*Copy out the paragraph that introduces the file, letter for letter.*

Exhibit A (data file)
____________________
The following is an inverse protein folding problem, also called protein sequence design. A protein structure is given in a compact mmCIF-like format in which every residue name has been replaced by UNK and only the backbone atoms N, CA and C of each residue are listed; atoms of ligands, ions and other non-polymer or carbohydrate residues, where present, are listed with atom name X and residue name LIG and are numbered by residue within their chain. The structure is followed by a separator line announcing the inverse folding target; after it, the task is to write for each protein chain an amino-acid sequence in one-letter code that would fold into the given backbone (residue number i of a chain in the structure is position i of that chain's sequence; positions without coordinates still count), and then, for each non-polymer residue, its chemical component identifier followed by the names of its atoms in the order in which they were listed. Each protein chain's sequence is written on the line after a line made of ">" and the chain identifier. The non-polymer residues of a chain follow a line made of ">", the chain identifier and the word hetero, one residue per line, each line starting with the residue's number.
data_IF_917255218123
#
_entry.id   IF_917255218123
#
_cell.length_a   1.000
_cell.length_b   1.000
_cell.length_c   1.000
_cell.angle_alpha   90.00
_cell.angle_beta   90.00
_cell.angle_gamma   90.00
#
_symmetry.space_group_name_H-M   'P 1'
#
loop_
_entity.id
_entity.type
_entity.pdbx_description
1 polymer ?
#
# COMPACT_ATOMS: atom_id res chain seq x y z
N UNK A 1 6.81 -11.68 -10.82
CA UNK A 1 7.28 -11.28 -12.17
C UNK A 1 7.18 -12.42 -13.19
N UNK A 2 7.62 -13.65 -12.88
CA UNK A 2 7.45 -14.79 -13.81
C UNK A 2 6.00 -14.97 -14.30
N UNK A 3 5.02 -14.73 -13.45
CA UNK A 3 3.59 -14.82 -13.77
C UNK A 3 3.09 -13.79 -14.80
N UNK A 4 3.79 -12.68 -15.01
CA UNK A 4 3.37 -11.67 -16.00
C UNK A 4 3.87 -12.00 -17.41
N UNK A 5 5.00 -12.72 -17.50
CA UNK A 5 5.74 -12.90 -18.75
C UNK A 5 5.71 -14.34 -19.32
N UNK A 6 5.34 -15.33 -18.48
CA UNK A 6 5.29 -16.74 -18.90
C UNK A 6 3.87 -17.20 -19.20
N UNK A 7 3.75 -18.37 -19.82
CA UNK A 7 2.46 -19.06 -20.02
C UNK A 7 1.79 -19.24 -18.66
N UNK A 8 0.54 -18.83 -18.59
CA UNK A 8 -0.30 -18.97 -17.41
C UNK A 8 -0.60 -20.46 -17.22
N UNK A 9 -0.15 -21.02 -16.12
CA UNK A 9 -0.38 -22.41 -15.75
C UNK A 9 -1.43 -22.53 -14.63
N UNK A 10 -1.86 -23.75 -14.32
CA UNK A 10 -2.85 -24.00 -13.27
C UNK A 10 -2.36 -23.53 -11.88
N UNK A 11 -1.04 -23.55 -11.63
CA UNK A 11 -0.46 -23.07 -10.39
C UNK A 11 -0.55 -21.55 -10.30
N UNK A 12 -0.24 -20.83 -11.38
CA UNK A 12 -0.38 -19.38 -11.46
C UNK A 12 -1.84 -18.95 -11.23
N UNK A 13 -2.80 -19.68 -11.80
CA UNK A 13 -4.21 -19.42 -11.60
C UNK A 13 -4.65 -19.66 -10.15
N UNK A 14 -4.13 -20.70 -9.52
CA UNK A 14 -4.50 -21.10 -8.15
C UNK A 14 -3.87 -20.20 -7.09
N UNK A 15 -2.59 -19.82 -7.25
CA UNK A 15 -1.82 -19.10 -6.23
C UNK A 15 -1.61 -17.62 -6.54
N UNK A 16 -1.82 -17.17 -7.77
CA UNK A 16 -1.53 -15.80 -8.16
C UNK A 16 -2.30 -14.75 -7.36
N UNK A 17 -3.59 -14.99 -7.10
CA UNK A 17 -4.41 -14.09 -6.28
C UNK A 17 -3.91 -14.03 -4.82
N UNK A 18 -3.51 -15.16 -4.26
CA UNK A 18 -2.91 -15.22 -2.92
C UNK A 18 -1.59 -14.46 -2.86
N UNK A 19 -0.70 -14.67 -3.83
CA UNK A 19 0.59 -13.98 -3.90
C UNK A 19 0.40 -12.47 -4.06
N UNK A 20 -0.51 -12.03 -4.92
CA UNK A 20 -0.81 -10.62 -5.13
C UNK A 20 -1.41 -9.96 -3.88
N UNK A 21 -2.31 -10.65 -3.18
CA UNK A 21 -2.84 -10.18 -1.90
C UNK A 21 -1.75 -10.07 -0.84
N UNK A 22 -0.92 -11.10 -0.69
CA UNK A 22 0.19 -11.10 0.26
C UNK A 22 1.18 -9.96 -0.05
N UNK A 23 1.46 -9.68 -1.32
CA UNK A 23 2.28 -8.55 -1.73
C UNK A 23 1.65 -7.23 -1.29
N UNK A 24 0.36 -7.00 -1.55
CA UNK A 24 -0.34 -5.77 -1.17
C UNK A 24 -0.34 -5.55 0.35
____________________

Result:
The following is an inverse protein folding problem, also called protein sequence design. A protein structure is given in a compact mmCIF-like format in which every residue name has been replaced by UNK and only the backbone atoms N, CA and C of each residue are listed; atoms of ligands, ions and other non-polymer or carbohydrate residues, where present, are listed with atom name X and residue name LIG and are numbered by residue within their chain. The structure is followed by a separator line announcing the inverse folding target; after it, the task is to write for each protein chain an amino-acid sequence in one-letter code that would fold into the given backbone (residue number i of a chain in the structure is position i of that chain's sequence; positions without coordinates still count), and then, for each non-polymer residue, its chemical component identifier followed by the names of its atoms in the order in which they were listed. Each protein chain's sequence is written on the line after a line made of ">" and the chain identifier. The non-polymer residues of a chain follow a line made of ">", the chain identifier and the word hetero, one residue per line, each line starting with the residue's number.